• In the rear side compartment, enable counterweight hydraulics by flipping toggle switch and turning fluid flow enable levers.
  • Use control lever to raise hydraulic cylinder to put tension on chains and remove load from bolts.
  • Remove bolts.
  • Use control lever to raise counterweight and expose retaining pins. This step is shown in Illustration 6 (below).
  • Rotate retaining pins from horizontal to vertical.
  • Use control lever to lower counterweight to the ground.

After removal of the counterweight, it can be lifted using a lifting eye on the excavator bucket and appropriate lifting gear. 

Summary

  1. No operational defects found on the equipment that would have contributed to the accident.
  2. The structural damage present indicated the counterweight fell directly to the ground without being restrained by the counterweight removal system. There was no evidence that the hydraulic cylinder had been extended and the chain tensioned as specified in the operator’s manual prior to removal of the counterweight bolts.
  3. Hydraulic and electrical controls for the counterweight removal system were not labeled, either in respect to the function or the dangers of improper operation. Weather The weather on the day of the accident was sunny with a temperature of approximately 75 degrees Fahrenheit. Weather was not considered a contributing factor to the accident. Retaining Pins Counterweight Raised Cylinder and Tensioned Lift Chain 12 Training and Experience James McNeill (victim) had been a miner for 8 years, 25 weeks, and four days, all at this location. A representative of MSHA’s Educational Field Services staff conducted an in-depth review of the mine operator’s training records. The training records for McNeill were examined. He had not received adequate task training prior to performing the task of removing the counterweight from the excavator. McNeill had received all of his other required training.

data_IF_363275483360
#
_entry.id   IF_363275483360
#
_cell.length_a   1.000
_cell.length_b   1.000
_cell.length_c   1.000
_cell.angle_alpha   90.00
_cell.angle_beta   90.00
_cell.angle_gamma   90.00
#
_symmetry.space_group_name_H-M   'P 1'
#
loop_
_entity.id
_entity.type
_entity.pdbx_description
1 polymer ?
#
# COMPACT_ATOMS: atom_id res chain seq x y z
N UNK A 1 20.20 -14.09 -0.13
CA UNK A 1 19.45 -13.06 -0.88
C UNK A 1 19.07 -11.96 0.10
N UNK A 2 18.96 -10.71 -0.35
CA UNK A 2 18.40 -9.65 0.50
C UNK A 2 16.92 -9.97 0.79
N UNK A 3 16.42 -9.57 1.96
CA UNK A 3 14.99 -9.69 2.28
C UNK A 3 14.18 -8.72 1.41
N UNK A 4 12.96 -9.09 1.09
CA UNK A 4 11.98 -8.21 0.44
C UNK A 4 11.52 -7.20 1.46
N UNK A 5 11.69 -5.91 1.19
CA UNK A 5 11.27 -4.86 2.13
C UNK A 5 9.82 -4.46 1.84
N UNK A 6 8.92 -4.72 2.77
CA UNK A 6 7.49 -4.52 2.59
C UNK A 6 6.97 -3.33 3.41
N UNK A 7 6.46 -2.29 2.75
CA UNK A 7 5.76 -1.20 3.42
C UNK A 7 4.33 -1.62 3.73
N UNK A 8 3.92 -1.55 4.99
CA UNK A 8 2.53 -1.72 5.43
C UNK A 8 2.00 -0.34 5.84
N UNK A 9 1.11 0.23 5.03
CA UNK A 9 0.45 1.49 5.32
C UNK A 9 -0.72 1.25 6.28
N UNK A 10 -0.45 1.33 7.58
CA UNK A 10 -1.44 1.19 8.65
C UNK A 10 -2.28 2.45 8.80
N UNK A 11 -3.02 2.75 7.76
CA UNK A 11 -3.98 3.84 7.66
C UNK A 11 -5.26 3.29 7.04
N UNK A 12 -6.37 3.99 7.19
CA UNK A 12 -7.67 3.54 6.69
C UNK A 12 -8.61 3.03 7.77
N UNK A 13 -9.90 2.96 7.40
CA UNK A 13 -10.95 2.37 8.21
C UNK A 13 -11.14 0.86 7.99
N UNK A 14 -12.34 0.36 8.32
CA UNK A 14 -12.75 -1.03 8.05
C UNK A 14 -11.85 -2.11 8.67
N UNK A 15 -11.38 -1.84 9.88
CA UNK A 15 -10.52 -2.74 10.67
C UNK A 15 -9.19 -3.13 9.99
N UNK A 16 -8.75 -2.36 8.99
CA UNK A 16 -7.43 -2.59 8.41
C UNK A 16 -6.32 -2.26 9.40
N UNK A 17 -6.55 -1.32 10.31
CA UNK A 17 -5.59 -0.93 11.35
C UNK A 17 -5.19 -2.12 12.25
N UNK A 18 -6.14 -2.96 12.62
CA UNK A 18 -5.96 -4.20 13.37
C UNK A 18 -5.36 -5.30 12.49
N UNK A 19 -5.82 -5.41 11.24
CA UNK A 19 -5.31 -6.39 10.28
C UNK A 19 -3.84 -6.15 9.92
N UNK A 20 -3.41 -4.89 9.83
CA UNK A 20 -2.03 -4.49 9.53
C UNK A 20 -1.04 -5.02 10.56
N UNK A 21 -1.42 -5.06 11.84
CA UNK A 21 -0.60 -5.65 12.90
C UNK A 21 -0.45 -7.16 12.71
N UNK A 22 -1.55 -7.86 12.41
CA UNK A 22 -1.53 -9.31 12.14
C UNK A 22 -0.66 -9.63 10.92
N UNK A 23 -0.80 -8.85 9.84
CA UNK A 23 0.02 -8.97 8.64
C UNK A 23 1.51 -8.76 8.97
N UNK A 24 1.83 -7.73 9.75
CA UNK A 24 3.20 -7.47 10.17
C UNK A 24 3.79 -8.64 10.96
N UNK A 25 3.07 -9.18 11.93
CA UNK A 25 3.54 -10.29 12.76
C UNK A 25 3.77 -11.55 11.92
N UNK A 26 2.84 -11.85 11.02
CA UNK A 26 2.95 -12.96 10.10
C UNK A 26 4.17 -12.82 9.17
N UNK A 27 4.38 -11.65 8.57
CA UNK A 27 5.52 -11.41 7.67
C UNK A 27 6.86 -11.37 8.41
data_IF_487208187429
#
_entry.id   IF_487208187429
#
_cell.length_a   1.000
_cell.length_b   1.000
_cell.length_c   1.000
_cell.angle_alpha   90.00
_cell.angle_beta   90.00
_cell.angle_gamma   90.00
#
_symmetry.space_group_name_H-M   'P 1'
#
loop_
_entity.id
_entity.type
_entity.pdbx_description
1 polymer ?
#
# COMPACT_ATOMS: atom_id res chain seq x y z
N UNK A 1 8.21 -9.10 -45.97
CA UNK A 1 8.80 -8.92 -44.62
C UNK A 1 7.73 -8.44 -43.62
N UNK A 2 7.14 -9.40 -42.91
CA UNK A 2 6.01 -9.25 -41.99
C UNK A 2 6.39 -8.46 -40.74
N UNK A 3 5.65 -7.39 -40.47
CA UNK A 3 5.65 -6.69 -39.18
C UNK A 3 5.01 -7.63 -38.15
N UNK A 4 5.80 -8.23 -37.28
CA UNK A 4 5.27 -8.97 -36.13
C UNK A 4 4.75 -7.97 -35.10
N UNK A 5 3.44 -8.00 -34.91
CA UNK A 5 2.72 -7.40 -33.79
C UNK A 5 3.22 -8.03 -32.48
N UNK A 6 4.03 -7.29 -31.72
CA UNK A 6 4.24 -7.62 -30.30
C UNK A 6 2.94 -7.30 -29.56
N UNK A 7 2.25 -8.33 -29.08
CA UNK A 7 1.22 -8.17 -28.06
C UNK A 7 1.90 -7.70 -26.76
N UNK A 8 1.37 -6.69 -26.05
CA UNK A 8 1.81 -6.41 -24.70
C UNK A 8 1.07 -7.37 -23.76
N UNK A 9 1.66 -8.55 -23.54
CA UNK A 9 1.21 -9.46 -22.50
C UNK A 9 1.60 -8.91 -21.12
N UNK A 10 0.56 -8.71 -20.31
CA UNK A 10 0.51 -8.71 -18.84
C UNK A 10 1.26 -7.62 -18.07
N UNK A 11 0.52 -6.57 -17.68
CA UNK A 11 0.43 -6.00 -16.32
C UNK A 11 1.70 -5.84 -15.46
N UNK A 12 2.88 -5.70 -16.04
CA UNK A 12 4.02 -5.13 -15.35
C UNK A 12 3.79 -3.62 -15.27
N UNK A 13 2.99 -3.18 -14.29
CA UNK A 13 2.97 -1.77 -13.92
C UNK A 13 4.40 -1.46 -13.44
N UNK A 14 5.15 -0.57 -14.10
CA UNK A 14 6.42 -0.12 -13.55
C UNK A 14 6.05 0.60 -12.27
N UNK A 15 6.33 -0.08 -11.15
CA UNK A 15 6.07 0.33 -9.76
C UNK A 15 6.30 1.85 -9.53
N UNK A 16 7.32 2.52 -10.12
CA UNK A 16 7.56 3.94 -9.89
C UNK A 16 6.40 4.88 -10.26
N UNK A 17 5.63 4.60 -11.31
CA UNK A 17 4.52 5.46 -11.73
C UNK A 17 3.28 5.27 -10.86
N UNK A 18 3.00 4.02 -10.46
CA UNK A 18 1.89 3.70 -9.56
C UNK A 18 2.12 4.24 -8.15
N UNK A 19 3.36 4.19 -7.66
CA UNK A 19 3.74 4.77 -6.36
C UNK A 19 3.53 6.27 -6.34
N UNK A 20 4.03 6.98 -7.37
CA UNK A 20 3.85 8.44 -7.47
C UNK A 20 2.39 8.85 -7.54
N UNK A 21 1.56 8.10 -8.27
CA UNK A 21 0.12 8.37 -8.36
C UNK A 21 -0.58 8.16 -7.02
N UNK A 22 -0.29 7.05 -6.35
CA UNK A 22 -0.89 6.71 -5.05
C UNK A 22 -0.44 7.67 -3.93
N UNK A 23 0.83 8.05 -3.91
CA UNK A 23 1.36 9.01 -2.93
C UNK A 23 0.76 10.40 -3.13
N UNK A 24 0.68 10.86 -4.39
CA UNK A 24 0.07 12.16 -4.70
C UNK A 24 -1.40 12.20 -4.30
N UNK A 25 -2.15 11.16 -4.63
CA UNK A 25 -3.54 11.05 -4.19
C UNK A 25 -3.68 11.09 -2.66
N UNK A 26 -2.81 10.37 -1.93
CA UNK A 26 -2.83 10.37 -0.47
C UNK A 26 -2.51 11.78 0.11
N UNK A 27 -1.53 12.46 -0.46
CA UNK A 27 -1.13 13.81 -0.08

ROOT CAUSE ANALYSIS

Investigators conducted a root cause analysis and the following root cause was identified:

Root Cause: Management did not follow the manufacturer’s procedures for removing the counterweight from the excavator. Raised components were not secured to prevent accidental lowering when persons were working on or around mobile equipment and exposed to the hazards of accidental lowering of the component. The victim did not receive task training regarding the procedures to be followed in the health and safety aspects of the new task before performing the new task.

Corrective Action: Management established procedures and controls to ensure persons can remove a counterweight from an excavator safely. The procedures include following the manufacturer’s procedures when removing a counterweight. The mine operator will provide adequate task training in the health and safety aspects of the task to all miners before performing any new task.

CONCLUSION

The accident occurred due to management’s failure to follow the manufacturer’s procedures for removing the counterweight from the excavator. The excavator was equipped with a hydraulic system that secures and lowers the heavy counterweight to the ground safely; however, this system was not used on the day of the accident. Raised components were not secured to prevent accidental lowering when persons were working on or around mobile equipment and exposed to the hazards of accidental lowering of the component. The victim did not receive task training regarding the procedures to be followed in the health and safety aspects of the task before performing the new task.

ENFORCEMENT ACTIONS

Issued to GS Materials Inc.

Order Number 8638997 -- issued on April 11, 2012, under the provisions of Section 103(j) of the Mine Act: